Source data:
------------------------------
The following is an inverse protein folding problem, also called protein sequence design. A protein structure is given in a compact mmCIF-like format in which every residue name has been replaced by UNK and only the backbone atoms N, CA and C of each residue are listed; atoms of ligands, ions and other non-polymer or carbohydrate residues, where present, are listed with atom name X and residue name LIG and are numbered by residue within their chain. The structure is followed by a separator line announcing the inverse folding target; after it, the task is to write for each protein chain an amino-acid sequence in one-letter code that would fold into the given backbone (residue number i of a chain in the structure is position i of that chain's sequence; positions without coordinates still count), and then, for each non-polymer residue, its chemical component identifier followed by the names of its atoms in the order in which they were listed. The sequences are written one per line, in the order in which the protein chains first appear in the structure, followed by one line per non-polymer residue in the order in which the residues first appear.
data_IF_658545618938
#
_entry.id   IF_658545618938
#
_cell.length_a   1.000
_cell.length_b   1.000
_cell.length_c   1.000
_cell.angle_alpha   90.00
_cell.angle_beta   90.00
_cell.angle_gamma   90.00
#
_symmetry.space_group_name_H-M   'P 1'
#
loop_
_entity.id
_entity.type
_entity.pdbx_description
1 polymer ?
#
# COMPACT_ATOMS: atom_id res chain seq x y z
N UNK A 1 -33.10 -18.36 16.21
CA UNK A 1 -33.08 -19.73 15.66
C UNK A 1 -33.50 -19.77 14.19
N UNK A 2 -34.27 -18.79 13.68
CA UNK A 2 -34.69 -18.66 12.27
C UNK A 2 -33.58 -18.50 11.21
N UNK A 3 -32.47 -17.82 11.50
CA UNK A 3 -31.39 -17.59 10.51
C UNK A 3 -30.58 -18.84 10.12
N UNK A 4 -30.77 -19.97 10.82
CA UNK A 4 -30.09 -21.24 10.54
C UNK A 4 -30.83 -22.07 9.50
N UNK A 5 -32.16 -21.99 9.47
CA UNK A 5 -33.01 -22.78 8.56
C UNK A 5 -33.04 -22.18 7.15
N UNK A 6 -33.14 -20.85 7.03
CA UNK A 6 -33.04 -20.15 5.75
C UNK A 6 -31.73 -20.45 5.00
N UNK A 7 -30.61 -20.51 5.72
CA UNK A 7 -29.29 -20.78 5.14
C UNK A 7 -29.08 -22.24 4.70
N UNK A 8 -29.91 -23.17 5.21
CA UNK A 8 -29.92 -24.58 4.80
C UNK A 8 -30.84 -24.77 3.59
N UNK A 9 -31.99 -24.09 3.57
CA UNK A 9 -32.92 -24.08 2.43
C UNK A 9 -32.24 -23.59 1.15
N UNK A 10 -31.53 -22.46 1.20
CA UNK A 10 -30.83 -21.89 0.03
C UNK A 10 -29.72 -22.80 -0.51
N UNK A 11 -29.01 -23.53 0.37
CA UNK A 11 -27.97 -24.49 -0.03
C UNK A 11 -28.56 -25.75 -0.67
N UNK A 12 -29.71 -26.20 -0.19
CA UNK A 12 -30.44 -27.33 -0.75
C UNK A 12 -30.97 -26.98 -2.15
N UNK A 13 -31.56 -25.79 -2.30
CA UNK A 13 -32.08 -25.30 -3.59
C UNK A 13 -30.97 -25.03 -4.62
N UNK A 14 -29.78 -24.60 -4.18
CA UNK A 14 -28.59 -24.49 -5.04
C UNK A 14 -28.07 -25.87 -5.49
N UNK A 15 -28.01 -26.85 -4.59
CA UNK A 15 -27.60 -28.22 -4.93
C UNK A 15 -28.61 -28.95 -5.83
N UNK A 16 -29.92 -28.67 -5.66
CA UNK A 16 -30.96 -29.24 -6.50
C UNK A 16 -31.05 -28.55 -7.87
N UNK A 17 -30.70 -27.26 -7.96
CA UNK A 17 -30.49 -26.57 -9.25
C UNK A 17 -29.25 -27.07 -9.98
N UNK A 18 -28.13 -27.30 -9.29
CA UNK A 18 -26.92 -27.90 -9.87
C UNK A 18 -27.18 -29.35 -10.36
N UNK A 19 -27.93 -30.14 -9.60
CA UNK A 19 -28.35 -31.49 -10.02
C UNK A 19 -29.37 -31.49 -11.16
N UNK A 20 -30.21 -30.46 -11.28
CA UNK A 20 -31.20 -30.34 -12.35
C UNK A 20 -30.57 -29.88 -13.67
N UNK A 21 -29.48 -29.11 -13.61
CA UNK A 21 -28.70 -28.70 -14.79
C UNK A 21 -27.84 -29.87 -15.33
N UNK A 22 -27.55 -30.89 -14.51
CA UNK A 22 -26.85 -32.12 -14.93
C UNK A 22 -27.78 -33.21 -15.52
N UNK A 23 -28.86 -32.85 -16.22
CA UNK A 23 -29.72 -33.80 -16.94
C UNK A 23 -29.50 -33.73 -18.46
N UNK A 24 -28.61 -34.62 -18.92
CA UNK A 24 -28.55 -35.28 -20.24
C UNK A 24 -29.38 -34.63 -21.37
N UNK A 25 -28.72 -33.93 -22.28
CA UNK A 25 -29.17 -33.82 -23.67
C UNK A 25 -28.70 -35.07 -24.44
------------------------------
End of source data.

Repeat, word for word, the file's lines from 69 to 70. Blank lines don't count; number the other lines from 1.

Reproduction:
C UNK A 16 -31.05 -28.55 -7.87
N UNK A 17 -30.70 -27.26 -7.96